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- one git repo per package
- signed git tags for each (epoch:)pkgver-pkgrel (unique)
- branches unimportant, free for developer to use
- db-update checks to-be-published packages match tags in repos
- git show "$tag:$path"; also works in bare clones (no working copy)
- merge packages and community (rethink security setup)
- still use dev & tu groups
- maintain git repo of db contents for history
- subdirs for each repo-arch (core-x86_64, etc.)
- generate repo submodule
- maintain git repo of submodules matching db contents for history
- Easily find released versions of packages (just git checkout the tag)
- History of packages in repositories (can find out what was when where)
- Use git! (no stupid git-svn)
- Less rigid repository structure. Easily make multiple branches track development and release from.
- Tags are signed with our GPG keys
- historical ABS
2015-04-03 (Namespace experiment)
- keep all packages in a single repository, separated by namespaces
- only one repository to configure
- improves storage efficiency
- avoids local duplication of trees
- branches combining all the individual packages can be maintained via git read-tree
- this is even faster than git-subtree
- worsens locality and increases repo contention
- with packed objects and packed refs git is pretty good at dealing with lots of objects and refs, though, unlike lots of submodules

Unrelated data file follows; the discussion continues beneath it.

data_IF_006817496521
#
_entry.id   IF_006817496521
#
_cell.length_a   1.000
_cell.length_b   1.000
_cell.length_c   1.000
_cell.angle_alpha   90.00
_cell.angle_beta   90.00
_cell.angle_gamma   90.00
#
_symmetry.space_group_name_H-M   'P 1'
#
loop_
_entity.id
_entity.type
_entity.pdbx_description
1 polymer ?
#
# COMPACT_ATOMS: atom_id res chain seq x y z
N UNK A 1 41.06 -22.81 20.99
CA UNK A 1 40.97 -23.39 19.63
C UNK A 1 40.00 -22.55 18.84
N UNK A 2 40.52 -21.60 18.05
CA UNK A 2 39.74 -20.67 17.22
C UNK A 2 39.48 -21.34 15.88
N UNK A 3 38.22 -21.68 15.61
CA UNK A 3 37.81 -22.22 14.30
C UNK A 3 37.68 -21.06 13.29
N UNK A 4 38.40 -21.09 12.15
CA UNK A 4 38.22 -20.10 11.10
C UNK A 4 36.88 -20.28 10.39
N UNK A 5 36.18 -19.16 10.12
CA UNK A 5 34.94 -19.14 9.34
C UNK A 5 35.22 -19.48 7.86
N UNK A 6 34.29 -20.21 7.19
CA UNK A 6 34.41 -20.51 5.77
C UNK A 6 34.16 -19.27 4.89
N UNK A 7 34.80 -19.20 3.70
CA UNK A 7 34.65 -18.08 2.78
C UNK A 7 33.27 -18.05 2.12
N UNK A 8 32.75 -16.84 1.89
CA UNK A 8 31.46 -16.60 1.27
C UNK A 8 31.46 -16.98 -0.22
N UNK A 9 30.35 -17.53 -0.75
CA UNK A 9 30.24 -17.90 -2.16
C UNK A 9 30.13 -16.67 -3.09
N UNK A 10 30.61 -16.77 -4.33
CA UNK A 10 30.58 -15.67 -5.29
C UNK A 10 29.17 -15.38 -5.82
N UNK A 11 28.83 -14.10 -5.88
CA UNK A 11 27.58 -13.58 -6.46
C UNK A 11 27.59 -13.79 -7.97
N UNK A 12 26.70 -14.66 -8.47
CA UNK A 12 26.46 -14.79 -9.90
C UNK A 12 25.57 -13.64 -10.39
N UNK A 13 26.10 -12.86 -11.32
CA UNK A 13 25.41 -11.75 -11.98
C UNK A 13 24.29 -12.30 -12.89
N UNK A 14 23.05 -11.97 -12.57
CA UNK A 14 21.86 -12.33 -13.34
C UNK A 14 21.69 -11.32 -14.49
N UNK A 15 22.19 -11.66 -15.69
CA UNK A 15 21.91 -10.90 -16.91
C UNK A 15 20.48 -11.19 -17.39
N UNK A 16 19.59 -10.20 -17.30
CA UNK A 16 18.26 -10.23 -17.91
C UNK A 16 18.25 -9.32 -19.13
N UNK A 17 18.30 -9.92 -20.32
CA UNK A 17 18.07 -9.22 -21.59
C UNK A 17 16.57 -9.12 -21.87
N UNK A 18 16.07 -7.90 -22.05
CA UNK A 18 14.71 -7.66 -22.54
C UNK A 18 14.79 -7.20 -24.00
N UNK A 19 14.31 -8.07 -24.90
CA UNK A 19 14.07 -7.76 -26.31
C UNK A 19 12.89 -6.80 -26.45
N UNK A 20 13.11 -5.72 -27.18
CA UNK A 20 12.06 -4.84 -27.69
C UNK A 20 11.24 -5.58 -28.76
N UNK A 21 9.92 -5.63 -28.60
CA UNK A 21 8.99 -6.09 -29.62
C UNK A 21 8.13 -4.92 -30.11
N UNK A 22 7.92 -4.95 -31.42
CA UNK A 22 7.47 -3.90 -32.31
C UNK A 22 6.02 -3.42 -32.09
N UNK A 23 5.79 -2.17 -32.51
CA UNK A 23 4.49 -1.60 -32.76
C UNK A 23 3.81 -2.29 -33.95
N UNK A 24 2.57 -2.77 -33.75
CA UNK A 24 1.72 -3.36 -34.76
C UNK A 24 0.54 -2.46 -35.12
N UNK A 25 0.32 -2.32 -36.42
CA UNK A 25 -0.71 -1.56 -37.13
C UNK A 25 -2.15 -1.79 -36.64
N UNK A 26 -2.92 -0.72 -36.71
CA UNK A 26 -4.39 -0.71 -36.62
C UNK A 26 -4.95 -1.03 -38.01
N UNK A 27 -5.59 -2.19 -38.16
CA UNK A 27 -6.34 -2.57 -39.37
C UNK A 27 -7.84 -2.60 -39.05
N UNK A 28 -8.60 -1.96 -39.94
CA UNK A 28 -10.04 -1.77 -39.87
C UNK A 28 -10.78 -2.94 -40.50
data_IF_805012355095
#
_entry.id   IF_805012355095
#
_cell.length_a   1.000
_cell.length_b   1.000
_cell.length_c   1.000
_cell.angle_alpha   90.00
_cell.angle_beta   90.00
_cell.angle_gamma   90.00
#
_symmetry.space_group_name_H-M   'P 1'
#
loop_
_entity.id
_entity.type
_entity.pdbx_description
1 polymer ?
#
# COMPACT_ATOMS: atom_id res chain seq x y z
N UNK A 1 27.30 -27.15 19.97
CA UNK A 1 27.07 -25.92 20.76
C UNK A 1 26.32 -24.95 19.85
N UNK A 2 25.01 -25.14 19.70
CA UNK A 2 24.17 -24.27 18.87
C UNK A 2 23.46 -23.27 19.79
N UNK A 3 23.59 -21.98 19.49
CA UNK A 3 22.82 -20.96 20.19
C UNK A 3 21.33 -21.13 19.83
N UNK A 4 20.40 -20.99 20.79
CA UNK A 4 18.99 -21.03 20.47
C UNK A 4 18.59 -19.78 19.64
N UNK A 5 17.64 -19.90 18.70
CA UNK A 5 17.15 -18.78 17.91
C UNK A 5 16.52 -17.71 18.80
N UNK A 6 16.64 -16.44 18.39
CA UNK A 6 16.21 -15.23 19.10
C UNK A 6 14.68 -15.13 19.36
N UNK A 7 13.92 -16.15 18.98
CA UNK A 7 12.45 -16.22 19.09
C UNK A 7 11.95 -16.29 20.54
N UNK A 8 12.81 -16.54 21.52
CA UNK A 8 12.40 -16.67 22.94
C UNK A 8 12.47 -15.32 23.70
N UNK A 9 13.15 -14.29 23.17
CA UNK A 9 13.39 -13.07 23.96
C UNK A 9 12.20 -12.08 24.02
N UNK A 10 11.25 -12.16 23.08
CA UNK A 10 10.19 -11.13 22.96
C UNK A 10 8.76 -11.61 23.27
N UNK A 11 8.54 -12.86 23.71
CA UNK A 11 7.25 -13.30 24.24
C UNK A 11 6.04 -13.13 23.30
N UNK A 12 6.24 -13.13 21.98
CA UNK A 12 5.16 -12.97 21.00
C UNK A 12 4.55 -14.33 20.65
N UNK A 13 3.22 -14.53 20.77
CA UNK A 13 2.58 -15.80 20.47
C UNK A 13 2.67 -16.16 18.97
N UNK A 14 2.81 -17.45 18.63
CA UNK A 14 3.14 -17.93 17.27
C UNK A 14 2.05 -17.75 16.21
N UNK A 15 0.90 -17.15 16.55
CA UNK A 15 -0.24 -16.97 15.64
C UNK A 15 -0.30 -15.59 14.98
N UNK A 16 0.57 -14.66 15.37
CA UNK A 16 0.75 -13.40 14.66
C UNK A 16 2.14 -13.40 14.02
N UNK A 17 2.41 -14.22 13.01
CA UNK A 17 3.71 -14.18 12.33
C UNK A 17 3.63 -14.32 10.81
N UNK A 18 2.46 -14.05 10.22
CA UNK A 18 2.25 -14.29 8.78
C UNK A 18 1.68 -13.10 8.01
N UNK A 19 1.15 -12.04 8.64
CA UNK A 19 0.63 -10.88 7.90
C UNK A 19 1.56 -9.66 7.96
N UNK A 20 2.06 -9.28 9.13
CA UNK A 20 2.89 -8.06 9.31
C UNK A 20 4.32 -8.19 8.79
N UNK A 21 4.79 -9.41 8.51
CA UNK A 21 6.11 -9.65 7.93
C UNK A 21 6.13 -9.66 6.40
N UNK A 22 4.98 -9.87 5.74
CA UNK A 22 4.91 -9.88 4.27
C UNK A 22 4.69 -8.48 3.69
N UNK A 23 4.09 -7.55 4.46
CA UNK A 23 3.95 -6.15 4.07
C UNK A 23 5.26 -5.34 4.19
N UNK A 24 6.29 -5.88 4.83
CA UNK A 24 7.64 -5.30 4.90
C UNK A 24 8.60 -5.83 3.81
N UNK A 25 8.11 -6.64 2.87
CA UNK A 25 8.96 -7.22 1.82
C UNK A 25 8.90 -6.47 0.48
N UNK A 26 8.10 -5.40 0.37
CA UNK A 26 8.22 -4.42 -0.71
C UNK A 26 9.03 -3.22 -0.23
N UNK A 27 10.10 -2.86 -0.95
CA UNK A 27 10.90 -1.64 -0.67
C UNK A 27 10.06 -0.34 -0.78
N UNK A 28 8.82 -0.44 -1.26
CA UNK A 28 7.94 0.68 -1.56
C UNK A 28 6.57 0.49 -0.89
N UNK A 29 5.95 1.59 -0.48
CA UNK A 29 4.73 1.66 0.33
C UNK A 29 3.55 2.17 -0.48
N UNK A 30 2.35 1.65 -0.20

- smart http clients can interact with the namespaced refs as if they were separate repositories, see git-http-backend(1) and gitnamespaces(7)
- makes creating and deleting "repos" simpler: just push
- a post-receive hook should take care of creating or deleting the namespace HEADs using git-symbolic-refs
- if a master branch is created (old sha1 is 40 zeroes), point HEAD to it
- if a master branch is deleted (new sha1 is 40 zeroes), delete the HEAD
- does this work with the ssh protocol or the git daemon?
- can clone the whole repo, though the contained namespaces won't be pulled by default. they can be, though!
- how do namespaces interact with gitweb/cgit? do we even want to run that on the repo server?
- the web server might need to maintain individual repos anyway
- a post-receive hook could push updates to the web server
- the web server could poll the main repo and separate the namespaces into clones locall
- access control? I assume we want to disallow TUs from pushing to dev repos
- record user's group (dev or tu) when creating a namespace?
- although namespaces can be hierarchical, I'd rather have a flat namespace of packages than the packages/community distinction we have now